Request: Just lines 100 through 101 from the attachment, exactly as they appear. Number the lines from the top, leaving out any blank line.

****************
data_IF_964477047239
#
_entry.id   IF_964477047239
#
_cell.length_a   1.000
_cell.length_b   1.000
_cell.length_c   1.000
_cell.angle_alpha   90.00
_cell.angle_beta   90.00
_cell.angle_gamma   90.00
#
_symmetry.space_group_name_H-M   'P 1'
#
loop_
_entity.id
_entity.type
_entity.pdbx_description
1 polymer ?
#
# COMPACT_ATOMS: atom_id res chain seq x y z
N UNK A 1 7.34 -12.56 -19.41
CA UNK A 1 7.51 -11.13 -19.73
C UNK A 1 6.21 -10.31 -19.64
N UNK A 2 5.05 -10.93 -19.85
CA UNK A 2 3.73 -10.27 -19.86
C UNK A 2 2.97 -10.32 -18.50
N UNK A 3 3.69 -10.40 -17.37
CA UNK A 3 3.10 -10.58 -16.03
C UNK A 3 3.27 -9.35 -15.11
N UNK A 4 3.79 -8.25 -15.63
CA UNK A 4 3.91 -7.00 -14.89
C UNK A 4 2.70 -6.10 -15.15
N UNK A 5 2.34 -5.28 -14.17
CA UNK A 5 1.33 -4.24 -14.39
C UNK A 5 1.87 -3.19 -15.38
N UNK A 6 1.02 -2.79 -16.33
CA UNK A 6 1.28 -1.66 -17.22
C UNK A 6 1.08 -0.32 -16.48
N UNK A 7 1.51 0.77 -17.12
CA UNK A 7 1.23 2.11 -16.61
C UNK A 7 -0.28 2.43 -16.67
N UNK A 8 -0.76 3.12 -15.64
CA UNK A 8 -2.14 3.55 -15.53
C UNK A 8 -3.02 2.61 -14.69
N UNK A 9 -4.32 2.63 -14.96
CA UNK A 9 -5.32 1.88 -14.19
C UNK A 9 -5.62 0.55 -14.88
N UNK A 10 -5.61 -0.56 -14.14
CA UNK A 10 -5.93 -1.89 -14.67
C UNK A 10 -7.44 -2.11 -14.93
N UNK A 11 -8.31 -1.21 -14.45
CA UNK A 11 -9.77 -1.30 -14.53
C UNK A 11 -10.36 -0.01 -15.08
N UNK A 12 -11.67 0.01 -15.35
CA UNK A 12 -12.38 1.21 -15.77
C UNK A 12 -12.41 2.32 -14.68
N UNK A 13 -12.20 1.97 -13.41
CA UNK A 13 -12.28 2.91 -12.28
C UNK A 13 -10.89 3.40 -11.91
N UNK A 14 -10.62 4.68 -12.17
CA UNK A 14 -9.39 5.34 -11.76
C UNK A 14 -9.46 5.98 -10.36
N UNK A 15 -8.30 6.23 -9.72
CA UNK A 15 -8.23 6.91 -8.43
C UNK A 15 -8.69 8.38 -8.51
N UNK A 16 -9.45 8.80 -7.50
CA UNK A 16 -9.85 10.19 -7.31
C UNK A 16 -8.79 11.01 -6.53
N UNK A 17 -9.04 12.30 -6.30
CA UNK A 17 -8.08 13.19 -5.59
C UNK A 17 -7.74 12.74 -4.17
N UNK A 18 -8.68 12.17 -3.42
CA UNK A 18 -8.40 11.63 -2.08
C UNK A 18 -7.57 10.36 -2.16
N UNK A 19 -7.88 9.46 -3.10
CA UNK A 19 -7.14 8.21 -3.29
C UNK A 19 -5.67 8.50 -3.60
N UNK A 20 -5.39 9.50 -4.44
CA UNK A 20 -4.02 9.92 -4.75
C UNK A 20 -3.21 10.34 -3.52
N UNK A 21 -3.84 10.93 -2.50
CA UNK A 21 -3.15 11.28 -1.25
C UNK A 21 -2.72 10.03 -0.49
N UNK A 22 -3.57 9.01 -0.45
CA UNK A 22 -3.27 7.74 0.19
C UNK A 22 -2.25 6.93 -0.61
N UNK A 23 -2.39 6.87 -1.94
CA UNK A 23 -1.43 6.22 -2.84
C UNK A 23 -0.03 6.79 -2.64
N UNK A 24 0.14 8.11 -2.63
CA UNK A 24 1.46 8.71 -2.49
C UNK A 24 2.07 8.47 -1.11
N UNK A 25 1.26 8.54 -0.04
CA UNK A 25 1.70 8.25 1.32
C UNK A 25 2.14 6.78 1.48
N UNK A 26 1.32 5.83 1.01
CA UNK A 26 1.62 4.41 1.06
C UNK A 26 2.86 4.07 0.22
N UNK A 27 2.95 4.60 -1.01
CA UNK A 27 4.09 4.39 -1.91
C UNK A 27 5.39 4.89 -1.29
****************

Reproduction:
CA UNK A 27 4.09 4.39 -1.91
C UNK A 27 5.39 4.89 -1.29